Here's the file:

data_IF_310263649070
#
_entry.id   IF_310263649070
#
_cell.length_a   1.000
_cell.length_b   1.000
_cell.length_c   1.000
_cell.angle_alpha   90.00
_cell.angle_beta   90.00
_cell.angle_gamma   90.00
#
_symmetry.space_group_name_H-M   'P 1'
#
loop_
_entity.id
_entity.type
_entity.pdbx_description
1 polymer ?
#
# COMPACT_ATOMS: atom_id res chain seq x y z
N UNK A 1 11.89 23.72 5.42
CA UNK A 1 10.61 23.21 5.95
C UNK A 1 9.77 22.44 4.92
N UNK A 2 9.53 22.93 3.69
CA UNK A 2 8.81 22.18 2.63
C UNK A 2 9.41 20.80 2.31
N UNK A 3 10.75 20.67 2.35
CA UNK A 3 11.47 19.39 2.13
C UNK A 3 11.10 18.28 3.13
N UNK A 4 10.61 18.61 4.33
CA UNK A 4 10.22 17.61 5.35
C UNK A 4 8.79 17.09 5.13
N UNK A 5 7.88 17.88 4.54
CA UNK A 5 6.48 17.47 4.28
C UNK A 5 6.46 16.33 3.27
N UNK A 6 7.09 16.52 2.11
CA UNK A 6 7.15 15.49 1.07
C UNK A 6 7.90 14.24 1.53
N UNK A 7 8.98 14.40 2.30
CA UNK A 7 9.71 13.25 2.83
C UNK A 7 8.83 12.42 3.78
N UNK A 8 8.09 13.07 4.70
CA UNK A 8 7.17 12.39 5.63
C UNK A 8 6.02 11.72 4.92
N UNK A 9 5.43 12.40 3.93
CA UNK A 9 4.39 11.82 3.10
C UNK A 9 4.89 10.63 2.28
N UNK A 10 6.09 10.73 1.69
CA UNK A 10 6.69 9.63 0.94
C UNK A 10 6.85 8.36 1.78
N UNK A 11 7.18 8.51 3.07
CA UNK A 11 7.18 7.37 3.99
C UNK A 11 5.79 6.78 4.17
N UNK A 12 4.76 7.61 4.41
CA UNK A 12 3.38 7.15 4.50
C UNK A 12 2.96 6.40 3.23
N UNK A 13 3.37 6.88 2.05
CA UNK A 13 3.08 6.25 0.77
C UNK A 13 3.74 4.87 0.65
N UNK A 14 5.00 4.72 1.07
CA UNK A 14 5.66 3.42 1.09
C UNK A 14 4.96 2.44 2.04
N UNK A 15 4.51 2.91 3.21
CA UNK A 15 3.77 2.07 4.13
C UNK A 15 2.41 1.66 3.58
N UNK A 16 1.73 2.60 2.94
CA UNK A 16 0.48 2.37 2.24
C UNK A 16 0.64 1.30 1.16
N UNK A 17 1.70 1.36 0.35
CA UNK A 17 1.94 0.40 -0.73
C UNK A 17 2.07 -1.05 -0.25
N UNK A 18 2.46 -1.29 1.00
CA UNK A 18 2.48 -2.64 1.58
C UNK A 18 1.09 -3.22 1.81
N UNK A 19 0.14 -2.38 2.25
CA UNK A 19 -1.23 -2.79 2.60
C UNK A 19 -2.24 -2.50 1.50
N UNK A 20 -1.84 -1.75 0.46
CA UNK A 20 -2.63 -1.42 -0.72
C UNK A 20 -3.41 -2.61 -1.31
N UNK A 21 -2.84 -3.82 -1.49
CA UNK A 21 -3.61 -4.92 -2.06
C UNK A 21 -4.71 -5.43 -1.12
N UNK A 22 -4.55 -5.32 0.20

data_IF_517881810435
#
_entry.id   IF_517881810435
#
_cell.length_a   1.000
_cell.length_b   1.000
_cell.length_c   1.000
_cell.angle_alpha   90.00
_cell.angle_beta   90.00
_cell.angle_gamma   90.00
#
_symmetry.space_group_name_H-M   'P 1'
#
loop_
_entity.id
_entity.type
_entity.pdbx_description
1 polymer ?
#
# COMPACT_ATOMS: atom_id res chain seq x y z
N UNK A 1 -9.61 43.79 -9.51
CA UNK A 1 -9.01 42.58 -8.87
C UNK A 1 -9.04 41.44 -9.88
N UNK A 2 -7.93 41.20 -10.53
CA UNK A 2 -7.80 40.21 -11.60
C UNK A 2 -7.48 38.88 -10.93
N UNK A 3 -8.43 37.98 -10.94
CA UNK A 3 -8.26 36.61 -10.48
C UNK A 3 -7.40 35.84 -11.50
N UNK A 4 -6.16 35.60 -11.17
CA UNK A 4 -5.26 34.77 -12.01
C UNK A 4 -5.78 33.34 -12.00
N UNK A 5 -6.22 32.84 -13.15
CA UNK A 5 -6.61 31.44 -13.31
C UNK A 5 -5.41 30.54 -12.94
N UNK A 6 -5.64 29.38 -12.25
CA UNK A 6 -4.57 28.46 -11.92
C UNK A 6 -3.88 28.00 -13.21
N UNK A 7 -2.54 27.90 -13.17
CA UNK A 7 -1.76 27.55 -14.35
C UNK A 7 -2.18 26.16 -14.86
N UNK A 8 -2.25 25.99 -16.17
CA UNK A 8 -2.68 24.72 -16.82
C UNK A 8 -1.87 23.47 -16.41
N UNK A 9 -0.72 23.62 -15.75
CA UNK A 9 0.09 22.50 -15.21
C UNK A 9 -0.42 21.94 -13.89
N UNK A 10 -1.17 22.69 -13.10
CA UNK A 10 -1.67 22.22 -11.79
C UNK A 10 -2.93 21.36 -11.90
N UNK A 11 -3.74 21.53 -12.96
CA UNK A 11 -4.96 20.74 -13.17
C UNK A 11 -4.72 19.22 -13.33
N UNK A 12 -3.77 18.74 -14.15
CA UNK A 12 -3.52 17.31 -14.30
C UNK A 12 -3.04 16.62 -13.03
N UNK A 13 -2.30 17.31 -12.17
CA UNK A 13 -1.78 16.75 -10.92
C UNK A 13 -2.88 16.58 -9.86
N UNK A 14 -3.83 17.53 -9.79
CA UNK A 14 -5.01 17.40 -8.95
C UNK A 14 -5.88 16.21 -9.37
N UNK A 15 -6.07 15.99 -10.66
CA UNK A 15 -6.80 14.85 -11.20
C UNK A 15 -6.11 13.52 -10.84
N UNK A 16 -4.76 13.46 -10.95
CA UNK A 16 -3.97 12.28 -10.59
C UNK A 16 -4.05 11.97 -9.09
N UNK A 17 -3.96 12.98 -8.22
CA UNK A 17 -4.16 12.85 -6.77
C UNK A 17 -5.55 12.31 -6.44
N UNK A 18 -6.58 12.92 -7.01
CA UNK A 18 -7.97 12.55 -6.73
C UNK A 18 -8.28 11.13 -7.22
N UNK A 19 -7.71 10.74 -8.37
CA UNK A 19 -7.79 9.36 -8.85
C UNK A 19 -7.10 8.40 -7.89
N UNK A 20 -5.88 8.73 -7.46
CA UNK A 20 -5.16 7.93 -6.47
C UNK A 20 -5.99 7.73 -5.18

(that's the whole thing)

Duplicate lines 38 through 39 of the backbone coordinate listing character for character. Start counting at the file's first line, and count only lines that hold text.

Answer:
C UNK A 6 7.90 14.24 1.53
N UNK A 7 8.98 14.40 2.30